Basically, I don’t think we are much better today making projections about the future. Indeed, the only thing I dare to predict is that predictions in science will be difficult to make. But what we can say with some confidence is that world-class universities in America or the UK are just that because they always aim for excellence. And more often than not, great scientific endeavors are made by great researchers who enjoy stable, long-term funding and the freedom to conduct pure, basic research with little regard to actual application. This strategy may also prove lucrative in the long haul. The Russell Group, the highflying club of UK’s top research universities, has shown that the discoveries which make the biggest contribution economically tend to result from fundamental research.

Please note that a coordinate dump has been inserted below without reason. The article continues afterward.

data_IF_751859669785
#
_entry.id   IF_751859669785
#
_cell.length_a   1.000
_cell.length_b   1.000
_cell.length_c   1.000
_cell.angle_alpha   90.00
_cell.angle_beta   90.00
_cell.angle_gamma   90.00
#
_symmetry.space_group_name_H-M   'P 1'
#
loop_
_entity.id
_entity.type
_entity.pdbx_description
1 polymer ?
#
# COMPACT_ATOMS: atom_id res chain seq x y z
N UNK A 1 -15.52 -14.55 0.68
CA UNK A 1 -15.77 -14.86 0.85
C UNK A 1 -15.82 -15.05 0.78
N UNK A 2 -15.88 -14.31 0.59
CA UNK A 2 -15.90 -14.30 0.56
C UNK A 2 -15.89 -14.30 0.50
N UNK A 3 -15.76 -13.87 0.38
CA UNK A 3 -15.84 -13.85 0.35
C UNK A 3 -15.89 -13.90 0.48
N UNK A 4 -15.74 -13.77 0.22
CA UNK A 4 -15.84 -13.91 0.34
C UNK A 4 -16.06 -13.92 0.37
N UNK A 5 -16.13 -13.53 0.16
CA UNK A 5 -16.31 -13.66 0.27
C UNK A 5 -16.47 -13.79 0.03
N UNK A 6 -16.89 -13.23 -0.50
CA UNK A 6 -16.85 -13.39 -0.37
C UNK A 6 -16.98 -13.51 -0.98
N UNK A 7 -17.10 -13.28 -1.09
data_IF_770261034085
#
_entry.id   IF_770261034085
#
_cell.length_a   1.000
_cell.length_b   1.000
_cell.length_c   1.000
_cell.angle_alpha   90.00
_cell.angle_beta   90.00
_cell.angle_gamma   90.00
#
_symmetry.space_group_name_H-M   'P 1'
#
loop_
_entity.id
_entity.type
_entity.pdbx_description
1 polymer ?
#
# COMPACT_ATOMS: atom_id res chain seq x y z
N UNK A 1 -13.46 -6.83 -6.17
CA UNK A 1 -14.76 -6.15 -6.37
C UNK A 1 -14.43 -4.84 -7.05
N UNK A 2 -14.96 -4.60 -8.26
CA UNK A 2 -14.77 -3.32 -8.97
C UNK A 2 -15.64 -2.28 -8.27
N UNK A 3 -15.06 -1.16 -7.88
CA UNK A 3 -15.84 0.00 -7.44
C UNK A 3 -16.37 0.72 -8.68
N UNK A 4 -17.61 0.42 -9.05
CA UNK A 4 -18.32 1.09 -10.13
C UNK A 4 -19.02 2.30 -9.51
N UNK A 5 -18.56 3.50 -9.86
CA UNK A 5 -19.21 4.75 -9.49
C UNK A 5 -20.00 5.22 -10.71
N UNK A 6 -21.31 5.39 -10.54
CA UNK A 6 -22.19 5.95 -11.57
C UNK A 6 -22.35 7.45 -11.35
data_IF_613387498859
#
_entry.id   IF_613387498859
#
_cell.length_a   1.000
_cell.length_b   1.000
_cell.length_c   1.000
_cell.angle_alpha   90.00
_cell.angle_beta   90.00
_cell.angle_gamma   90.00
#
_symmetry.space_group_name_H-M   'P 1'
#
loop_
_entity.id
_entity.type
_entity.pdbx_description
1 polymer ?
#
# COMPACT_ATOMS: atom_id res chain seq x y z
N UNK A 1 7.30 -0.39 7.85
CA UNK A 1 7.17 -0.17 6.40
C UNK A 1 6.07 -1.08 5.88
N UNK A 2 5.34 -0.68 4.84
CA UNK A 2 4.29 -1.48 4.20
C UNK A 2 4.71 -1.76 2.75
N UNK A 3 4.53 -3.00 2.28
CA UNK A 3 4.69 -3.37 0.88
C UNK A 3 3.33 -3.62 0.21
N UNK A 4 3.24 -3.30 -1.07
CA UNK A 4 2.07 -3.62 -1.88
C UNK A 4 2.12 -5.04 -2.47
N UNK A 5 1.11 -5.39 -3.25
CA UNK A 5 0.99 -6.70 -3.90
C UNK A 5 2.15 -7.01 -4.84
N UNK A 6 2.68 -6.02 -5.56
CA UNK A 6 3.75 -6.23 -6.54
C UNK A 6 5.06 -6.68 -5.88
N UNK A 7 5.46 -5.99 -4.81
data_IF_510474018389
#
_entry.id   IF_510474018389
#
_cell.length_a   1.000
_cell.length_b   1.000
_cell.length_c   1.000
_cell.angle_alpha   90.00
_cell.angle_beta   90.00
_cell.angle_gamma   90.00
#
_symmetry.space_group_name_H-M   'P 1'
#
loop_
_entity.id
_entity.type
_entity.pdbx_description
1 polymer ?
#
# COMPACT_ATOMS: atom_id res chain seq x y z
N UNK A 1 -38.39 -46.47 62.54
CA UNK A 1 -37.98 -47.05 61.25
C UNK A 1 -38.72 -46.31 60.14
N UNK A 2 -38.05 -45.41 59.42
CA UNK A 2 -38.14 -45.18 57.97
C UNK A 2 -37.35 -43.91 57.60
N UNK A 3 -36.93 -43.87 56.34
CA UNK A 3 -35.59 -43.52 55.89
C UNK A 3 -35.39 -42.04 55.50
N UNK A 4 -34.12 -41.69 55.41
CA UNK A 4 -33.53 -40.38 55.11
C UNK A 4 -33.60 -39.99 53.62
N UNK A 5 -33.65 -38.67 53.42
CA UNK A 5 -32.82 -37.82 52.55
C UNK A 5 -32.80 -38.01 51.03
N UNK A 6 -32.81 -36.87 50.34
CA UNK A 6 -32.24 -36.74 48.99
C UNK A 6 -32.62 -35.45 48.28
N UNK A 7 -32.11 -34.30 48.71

What we should do is to restore the legitimacy and meritocracy of teaching by rewarding those who do it well.
Third and finally, we should promote teaching. In the current state of affairs, research achievements are imperative to advancement and recognition at the university whereas teaching doesn’t really count as a career driver. What we get is a “retreat from the classroom”, professors who perceive a student in the hallway as a “speed bump” who only will slow him down on the way to the next peer-reviewed article or research grant. This research biased behavior is detrimental to the original idea of university as presented by Wilhelm von Humboldt – yes, the founding father of the university professor Ash paid a visit in Berlin – an institution where research and education join forces to serve the commonweal.